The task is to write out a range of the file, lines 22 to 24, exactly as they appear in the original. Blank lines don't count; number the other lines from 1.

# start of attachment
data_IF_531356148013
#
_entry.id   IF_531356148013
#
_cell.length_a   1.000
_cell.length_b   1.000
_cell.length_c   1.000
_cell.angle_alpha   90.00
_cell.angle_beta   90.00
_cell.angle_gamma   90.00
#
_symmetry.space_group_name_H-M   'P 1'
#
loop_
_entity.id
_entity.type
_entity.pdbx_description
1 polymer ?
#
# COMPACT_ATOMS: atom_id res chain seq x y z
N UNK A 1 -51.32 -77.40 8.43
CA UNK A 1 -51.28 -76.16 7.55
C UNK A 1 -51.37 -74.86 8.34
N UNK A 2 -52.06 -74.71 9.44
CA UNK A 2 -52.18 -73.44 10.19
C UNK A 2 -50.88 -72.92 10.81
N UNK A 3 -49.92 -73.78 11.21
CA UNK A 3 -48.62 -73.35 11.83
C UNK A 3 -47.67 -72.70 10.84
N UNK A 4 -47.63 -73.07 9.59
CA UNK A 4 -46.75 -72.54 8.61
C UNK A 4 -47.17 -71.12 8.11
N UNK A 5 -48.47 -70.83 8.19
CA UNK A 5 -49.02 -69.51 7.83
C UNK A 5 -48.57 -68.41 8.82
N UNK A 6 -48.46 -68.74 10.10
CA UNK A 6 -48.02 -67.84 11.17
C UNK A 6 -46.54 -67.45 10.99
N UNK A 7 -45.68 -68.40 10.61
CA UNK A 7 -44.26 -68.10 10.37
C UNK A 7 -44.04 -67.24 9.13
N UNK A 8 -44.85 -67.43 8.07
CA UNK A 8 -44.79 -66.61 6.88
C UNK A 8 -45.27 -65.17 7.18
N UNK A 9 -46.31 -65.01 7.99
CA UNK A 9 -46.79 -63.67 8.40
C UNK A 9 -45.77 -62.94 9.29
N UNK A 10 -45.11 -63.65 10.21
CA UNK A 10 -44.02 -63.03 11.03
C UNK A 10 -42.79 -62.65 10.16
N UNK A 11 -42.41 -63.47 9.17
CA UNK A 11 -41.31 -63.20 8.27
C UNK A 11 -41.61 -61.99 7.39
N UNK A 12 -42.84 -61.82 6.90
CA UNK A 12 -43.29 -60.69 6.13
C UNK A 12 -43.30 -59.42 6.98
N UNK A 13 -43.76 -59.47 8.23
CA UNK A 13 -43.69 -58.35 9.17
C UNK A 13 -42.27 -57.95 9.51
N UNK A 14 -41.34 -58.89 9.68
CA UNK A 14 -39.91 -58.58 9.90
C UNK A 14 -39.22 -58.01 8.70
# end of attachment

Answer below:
CA UNK A 1 -51.28 -76.16 7.55
C UNK A 1 -51.37 -74.86 8.34
N UNK A 2 -52.06 -74.71 9.44